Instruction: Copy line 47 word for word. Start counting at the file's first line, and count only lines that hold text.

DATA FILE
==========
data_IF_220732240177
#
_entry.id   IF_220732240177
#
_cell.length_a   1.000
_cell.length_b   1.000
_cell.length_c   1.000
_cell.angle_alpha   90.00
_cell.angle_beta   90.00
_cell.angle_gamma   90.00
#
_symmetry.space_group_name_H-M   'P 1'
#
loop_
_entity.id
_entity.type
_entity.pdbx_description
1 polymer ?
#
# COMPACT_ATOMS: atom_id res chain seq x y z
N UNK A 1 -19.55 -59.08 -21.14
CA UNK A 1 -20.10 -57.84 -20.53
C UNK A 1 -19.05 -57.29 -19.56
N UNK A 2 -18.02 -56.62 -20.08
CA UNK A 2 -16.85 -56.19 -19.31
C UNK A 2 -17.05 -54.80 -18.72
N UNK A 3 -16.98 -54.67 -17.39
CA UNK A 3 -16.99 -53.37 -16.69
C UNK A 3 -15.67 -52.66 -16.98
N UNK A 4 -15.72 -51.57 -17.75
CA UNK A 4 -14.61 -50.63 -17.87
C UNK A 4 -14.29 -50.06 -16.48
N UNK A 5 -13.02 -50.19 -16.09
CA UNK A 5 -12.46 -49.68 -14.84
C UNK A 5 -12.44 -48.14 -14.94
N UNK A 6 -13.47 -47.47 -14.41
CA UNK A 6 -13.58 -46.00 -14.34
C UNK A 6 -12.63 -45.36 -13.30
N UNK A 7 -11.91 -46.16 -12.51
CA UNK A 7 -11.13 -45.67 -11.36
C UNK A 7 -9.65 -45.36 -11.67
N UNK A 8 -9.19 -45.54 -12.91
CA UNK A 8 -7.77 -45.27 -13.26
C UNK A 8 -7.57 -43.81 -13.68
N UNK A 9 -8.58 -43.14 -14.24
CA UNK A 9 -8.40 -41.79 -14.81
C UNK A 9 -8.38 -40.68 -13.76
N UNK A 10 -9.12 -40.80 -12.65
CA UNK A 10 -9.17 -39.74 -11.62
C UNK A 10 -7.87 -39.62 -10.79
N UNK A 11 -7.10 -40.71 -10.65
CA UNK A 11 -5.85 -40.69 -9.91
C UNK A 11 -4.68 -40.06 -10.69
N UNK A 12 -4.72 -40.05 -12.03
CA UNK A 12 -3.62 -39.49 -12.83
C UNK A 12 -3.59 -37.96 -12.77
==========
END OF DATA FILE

C UNK A 9 -8.38 -40.68 -13.76